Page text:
Showing posts with label citizen drone journalism. Show all posts
Showing posts with label citizen drone journalism. Show all posts

Tuesday, June 18, 2013

Civilian whose drone was shot down over Turkey protests comes back for more video

Since May 28, citizens in Turkey have been protesting their government's plan to raze a park in the country's capital, and replace it with a commercial center and military barracks. Violence in Taksim Gezi Park has escalated much since then, with police hitting protesters with tear gas, rubber bullets, and water cannons.

On June 13, I reported on that a civilian had been filming clashes between police and demonstrators from the sky with an RC aircraft, and that the drone had been shot out of the sky by police.

The drone's pilot, who goes by the name Jenk, was able to capture dramatic footage of the violence from the sky before his aircraft went down on June 11. Video from his DJI Phantom showed billowing smoke, and demonstrators scrambling to find cover from high-pressure water hoses and lobbing back the gas canisters from the riot police.

Now, it appears that Jenk has either repaired his drone or found a new one, and has returned to the Gezi Park protests to capture more aerial footage.

Wednesday, May 8, 2013

You can't always get the the drone you want, but if you try a laser you'll get what you need

 The "perfect" small unmanned aircraft, commonly called a drone, might still be several generations away. But like Moore's law, those generational cycles are getting shorter and shorter.

Chris Anderson of 3DRobotics suspects we're closing in on the drone equivalent of the Mac: a relatively affordable, accessible, and most importantly, practical piece of technology that can be deployed every day.

Tremendous headway has been made with multirotor technology (the heicopters, quadrotors, hexcopters, octocopters, and what have you). The market is quickly becoming flush with a variety of these aircraft, to the point where several options are available for each price bracket.

There's everything from $300 hobbyist rigs from big-name RC and electronics manufacturers, to $1,000 semipro setups from DJI and 3DRobotics, to $10,000 rigs that can loft, pan and tilt a DSLR or DV camera. The differences between each step may be as simple as stronger frames, larger motors and higher-capacity batteries.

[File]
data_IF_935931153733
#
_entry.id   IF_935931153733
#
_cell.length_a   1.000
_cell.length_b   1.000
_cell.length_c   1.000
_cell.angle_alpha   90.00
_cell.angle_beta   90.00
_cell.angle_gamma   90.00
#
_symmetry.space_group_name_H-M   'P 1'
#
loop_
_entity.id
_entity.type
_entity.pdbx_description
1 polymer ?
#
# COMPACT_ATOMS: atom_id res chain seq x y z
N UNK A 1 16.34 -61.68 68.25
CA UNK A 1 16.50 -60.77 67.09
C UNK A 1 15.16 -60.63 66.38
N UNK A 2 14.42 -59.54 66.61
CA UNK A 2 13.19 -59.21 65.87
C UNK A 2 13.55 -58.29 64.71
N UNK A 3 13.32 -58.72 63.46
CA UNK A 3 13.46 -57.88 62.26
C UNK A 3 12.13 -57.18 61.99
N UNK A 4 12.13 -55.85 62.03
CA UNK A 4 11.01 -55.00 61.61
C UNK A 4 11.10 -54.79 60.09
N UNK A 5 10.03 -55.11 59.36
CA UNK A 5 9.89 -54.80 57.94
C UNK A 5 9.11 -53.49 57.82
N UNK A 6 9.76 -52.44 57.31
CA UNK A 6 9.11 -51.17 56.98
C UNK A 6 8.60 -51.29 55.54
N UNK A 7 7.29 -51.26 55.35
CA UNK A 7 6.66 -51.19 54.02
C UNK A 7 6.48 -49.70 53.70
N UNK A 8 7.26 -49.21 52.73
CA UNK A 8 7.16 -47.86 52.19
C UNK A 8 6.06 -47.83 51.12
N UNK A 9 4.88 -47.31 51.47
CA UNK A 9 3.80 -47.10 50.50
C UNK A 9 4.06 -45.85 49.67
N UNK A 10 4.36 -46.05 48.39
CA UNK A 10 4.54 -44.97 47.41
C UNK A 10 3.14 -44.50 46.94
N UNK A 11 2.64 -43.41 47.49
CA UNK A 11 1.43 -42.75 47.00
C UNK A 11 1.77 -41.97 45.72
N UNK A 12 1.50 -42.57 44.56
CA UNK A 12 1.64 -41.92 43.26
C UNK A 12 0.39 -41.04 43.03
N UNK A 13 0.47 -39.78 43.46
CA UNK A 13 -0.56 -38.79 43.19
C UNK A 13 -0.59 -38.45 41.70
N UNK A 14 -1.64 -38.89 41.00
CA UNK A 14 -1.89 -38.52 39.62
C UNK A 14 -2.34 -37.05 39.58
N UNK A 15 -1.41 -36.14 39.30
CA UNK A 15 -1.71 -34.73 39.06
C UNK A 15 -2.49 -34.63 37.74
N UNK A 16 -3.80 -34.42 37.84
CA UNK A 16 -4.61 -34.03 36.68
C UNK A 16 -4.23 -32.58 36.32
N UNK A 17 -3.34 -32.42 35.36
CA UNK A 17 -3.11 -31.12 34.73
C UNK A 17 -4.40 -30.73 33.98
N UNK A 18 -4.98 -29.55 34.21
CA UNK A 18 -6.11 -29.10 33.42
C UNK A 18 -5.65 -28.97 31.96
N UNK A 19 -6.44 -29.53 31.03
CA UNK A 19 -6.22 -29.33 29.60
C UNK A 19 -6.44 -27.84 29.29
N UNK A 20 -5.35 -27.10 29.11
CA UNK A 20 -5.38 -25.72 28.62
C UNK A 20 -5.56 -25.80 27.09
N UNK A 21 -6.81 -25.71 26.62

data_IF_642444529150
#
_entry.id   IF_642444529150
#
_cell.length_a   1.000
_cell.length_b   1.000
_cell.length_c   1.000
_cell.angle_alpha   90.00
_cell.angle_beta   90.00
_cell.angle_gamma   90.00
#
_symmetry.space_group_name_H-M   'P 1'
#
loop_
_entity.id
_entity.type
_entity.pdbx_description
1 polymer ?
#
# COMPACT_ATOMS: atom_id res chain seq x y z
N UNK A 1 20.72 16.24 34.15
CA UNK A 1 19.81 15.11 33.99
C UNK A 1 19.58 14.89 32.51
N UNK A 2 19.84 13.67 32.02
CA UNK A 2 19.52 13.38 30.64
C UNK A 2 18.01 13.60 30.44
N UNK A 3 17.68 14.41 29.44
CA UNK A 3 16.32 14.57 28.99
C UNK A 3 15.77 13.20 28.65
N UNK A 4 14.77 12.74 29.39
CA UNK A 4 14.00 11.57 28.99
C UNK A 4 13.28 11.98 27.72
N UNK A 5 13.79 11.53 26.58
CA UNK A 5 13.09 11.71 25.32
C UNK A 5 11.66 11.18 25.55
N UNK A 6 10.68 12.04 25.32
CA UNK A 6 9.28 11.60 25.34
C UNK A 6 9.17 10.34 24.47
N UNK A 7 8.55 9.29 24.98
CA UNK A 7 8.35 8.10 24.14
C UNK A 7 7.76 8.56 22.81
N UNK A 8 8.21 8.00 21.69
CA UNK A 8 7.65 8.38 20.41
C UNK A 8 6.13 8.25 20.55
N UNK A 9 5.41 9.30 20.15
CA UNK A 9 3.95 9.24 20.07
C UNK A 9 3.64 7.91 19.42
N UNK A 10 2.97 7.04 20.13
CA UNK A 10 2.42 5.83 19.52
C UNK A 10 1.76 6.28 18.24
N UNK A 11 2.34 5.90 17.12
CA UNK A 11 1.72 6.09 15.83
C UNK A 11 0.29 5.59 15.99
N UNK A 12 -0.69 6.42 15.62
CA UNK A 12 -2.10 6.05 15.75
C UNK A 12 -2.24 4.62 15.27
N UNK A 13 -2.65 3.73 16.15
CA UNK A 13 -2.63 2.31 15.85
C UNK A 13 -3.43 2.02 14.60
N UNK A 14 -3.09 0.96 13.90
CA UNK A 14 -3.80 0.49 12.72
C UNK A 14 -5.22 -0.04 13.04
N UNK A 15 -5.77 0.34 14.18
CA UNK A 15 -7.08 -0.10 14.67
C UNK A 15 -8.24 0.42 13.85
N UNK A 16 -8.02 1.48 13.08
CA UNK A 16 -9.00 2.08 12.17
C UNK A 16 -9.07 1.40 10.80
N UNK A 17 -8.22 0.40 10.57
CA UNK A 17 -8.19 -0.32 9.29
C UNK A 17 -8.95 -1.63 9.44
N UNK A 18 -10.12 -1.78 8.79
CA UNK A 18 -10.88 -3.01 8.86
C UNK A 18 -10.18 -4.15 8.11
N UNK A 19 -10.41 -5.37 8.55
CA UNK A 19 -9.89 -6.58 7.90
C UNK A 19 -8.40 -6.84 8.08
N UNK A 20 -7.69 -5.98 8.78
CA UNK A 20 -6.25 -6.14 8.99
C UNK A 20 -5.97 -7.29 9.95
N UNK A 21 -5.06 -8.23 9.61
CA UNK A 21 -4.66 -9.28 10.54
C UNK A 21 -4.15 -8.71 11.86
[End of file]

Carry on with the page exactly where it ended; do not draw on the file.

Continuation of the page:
A drone of your very own, from novice to pro. Sometimes no assembly required.

For the time being, however, it's still useful to have the technical know-how to put one together. It's even more useful to know how to fabricate a drone, or fabricate parts to suit your specific application.

Saturday, November 10, 2012

Activists record 8N protest with drones, continue to take lead on drone coverage

Progress in covering large events with aerial drones, especially protests, has been led almost exclusively by political activists. The most recent effort by activists to use drones document the scale of anti-government demonstrations comes from Argentina, where the “8N” demonstration on Thursday, November 8.

That day, some 30,000 Argentinians protested economic conditions, government corruption and the fear that President Cristina Fernandez will attempt to end her term limit.

According to the group El Cipayo Argentino, the government had closed down the airspace ahead of the protest, and did not allow news helicopters to cover the event. So the group came up with a low-budget workaround: they built their own aerial drone to provide coverage from the sky.

As you can hear from the video, the camera attached to the drone picked up a great deal of propeller and motor noise. The fact that protestors can be heard above the din of the whirring motors speaks volumes.

Al Jazeera has a write up about the protest and the activists behind the drone here.

Wednesday, May 2, 2012

Partnerships unlock the real potential of drones, especially in drone journalism.

Yesterday, Salon ran a piece on the proliferation of drones at research universities. As Jefferson Morley wrote, universities are at the are at the forefront of developing the unmanned aerial systems that will be monitoring crops, assessing damage, and doing a number of other tasks at home.